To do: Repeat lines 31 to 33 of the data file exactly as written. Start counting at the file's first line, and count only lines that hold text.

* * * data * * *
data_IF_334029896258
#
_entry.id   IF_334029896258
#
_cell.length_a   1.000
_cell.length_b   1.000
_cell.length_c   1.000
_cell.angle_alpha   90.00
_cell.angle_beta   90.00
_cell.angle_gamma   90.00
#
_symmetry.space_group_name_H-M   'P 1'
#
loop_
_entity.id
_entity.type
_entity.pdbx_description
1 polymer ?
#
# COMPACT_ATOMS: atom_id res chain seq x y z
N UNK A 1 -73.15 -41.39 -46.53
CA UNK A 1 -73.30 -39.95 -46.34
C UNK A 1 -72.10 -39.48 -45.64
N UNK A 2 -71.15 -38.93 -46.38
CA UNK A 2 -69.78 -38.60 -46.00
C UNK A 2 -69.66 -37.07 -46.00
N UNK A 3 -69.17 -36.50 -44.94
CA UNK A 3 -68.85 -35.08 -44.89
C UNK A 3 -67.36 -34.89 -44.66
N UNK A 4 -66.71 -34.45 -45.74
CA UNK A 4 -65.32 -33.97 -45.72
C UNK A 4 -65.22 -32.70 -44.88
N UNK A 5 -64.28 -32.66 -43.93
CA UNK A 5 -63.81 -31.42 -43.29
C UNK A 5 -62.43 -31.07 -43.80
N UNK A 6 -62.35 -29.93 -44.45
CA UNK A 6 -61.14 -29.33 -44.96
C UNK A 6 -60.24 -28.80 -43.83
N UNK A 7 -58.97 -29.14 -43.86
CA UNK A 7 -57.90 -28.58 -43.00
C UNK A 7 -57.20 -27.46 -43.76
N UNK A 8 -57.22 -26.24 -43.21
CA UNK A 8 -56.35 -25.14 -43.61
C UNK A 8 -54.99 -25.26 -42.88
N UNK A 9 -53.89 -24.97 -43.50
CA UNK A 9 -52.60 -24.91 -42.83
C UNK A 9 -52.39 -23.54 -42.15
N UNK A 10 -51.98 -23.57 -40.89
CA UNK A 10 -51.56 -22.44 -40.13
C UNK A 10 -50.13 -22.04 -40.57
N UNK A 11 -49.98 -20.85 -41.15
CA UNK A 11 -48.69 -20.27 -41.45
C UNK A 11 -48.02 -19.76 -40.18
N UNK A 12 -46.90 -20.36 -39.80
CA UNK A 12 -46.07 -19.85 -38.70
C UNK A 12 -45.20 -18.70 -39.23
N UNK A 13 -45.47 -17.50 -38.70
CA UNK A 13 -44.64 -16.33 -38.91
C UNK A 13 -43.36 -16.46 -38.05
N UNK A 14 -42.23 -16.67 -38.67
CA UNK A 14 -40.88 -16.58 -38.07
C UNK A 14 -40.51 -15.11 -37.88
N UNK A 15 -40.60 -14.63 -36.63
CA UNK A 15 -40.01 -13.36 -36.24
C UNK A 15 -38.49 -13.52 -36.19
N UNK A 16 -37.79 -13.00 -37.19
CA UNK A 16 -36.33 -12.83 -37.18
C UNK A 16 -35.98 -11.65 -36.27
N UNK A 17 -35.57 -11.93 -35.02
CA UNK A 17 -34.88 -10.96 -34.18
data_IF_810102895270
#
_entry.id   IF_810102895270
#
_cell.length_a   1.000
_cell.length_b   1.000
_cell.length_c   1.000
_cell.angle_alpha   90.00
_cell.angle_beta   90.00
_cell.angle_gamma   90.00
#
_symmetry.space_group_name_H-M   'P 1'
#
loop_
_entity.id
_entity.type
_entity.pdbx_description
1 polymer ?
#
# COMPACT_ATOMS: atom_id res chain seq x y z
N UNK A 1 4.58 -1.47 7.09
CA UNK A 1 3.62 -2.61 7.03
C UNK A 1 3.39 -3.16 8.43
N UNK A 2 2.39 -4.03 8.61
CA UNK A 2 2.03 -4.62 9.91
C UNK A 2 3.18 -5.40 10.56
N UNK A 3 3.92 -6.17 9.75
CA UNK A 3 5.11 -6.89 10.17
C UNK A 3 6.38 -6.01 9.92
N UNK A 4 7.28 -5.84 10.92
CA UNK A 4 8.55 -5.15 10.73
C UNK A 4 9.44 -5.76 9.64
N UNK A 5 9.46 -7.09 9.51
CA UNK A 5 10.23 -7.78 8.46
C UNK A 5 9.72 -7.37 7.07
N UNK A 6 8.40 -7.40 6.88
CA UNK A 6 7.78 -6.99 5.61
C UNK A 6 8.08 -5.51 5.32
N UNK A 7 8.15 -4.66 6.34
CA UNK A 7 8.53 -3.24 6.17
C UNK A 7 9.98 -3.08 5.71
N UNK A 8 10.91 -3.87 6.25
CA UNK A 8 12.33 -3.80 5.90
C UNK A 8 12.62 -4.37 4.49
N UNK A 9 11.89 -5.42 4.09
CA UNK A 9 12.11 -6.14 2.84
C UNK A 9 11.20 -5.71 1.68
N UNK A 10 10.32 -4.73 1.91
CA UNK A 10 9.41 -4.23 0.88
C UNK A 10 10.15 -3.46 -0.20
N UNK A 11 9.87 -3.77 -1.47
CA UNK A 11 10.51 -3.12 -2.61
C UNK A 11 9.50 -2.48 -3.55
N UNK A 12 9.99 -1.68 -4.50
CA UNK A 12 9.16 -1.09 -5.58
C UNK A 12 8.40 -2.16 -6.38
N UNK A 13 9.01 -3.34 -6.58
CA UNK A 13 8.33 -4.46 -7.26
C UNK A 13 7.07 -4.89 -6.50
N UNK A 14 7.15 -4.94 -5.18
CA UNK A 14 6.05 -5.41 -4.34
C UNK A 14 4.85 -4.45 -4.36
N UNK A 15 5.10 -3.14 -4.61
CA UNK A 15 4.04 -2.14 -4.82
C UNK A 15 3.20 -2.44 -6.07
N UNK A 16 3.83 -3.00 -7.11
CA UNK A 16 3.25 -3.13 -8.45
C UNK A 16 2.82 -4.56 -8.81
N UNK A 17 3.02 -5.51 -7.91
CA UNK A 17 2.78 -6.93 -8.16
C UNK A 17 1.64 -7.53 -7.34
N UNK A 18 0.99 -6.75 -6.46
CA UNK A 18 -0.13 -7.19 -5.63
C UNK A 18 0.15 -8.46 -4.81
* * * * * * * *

CA UNK A 4 -65.32 -33.97 -45.72
C UNK A 4 -65.22 -32.70 -44.88
N UNK A 5 -64.28 -32.66 -43.93